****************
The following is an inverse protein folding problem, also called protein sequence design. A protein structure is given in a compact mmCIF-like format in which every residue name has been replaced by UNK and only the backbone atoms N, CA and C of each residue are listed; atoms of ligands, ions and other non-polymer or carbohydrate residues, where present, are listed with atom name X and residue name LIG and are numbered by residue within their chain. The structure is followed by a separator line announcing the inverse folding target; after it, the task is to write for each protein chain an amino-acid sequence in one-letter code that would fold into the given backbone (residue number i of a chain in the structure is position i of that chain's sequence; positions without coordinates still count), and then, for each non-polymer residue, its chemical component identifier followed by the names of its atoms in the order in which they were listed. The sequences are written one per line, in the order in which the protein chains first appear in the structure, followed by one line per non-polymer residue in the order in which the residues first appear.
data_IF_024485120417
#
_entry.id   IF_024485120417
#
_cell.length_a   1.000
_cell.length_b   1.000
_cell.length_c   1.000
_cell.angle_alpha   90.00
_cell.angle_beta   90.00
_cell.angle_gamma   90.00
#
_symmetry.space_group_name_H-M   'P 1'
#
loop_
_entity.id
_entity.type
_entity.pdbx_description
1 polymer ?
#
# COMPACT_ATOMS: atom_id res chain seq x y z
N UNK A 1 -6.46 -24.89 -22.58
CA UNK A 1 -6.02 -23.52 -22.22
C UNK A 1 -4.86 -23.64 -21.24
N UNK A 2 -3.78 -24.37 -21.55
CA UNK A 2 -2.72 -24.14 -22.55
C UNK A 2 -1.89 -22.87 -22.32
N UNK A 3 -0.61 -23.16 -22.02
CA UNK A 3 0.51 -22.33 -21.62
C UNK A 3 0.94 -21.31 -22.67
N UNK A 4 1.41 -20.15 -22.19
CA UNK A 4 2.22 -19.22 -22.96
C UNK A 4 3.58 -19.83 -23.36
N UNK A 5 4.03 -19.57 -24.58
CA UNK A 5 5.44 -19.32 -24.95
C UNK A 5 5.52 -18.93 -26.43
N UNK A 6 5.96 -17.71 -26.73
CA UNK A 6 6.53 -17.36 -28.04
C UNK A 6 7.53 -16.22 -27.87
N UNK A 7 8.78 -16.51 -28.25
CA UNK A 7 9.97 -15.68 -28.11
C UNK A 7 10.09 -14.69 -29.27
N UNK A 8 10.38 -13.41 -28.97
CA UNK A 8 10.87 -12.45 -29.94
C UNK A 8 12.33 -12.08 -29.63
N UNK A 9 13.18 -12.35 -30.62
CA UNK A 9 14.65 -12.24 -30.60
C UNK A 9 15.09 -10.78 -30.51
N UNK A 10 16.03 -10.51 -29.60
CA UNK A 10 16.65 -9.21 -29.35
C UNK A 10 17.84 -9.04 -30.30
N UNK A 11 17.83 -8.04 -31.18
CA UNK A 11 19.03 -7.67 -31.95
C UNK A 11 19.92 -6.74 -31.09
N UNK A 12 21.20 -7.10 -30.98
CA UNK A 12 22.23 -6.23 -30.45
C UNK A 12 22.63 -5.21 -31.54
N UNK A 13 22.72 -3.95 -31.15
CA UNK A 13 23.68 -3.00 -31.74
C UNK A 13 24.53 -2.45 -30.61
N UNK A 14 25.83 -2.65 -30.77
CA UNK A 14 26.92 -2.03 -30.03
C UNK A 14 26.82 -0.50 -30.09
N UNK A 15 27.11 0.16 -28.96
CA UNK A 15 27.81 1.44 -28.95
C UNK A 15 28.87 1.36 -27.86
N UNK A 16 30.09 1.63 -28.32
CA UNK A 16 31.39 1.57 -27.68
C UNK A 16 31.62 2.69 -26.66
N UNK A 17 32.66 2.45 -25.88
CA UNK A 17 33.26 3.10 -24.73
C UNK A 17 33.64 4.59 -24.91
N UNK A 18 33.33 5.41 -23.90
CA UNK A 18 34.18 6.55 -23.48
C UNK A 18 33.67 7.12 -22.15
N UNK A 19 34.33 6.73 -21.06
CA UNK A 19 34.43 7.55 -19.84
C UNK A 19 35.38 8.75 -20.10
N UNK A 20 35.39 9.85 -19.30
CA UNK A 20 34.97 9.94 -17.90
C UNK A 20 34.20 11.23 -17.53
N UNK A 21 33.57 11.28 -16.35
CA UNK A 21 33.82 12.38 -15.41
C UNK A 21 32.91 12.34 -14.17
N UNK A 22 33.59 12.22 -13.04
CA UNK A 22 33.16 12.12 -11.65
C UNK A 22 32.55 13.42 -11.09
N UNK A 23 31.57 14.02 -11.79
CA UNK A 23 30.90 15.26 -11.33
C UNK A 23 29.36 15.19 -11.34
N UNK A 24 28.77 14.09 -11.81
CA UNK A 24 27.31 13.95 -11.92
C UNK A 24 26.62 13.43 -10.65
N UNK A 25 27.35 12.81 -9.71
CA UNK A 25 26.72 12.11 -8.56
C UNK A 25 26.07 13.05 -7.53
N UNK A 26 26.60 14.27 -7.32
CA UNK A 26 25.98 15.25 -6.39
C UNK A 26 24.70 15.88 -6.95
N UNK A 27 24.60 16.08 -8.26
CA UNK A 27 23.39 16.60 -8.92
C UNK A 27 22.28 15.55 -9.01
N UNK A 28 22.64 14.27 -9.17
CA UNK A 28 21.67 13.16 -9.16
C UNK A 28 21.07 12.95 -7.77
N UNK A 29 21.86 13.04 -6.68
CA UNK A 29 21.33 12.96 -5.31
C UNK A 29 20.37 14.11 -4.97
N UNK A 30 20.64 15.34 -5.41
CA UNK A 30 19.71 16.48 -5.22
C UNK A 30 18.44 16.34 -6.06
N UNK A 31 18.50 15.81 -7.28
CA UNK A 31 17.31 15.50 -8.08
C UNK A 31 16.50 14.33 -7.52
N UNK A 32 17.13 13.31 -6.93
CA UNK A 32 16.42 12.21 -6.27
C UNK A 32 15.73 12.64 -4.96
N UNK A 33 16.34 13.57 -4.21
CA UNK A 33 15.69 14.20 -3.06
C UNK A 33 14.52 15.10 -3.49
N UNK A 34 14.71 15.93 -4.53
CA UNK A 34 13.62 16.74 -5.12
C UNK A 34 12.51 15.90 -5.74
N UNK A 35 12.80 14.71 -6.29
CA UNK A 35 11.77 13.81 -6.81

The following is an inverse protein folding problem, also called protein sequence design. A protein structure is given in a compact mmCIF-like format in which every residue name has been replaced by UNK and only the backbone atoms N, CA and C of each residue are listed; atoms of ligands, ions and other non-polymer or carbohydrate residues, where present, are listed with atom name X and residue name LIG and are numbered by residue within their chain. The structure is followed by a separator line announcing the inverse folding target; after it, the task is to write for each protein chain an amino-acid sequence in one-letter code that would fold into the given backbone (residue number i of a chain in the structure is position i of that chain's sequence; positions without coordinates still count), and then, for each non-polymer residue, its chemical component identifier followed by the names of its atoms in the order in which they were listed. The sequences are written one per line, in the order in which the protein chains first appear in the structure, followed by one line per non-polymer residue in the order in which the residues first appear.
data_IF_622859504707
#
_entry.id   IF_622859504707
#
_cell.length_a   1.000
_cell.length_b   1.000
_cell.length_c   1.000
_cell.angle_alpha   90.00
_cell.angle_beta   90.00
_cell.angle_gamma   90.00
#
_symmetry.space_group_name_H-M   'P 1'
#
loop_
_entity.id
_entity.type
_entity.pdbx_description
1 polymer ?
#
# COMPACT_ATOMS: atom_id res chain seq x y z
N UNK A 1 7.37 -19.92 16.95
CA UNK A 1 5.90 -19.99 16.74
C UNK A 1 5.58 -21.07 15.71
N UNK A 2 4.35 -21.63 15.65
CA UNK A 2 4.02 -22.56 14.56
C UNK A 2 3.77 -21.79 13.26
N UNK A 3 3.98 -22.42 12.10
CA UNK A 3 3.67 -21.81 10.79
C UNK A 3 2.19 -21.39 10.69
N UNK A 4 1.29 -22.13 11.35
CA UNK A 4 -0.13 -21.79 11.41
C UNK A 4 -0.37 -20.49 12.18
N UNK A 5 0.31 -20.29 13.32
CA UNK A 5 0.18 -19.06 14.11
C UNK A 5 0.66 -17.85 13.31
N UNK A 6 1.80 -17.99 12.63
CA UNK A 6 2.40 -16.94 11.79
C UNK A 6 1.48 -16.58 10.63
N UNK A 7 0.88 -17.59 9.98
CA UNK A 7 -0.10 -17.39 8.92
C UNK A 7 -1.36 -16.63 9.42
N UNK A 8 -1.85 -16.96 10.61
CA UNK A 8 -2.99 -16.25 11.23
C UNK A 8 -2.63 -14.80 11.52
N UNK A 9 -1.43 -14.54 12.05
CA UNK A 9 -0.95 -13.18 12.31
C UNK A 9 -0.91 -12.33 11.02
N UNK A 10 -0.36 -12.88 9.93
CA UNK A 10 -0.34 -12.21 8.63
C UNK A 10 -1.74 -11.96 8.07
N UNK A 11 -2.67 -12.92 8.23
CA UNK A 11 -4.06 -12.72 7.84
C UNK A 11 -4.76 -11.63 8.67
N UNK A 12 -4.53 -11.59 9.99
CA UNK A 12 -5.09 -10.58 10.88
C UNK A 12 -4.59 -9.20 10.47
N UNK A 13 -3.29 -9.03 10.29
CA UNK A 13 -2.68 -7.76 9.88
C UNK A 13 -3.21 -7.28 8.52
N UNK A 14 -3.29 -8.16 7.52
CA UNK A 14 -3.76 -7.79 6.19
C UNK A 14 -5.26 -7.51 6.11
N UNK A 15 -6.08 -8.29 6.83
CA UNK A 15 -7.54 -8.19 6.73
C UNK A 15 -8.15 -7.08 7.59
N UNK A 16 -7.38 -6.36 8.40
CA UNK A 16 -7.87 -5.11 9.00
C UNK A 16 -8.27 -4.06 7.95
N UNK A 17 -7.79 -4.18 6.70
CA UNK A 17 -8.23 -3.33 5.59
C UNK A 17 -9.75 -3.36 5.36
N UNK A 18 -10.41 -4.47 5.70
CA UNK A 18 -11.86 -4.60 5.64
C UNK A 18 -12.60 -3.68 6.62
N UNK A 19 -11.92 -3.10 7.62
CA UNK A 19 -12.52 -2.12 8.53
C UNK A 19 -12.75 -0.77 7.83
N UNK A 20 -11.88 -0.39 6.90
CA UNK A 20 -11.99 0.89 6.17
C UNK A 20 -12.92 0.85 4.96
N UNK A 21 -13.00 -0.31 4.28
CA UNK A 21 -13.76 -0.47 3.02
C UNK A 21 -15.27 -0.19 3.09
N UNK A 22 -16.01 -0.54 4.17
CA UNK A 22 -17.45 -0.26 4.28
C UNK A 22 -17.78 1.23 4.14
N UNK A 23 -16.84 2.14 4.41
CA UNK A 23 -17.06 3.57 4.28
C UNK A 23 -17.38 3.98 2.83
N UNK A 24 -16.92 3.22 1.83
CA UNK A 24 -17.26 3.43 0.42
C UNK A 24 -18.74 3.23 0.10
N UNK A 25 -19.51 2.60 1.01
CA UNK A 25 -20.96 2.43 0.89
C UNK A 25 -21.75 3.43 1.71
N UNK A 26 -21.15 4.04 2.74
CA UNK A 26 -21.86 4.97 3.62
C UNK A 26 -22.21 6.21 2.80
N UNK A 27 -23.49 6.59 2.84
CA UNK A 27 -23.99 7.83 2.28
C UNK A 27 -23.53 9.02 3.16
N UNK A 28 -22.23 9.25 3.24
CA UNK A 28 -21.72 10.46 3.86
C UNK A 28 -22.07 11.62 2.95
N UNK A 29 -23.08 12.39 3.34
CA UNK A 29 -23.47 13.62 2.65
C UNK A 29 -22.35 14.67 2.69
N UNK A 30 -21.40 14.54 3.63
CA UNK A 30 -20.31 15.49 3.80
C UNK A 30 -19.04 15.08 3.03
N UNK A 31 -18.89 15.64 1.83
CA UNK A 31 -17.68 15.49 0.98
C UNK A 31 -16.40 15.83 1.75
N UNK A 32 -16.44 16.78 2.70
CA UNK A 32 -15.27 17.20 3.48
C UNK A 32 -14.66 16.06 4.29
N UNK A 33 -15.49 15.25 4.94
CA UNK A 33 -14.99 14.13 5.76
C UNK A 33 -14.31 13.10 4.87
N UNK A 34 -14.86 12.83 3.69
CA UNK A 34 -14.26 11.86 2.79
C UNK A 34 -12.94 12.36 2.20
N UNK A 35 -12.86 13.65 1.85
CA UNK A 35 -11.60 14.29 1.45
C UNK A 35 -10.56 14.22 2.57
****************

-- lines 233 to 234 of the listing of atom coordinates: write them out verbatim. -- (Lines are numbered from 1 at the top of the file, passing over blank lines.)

C UNK A 29 -22.35 14.67 2.69
N UNK A 30 -21.40 14.54 3.63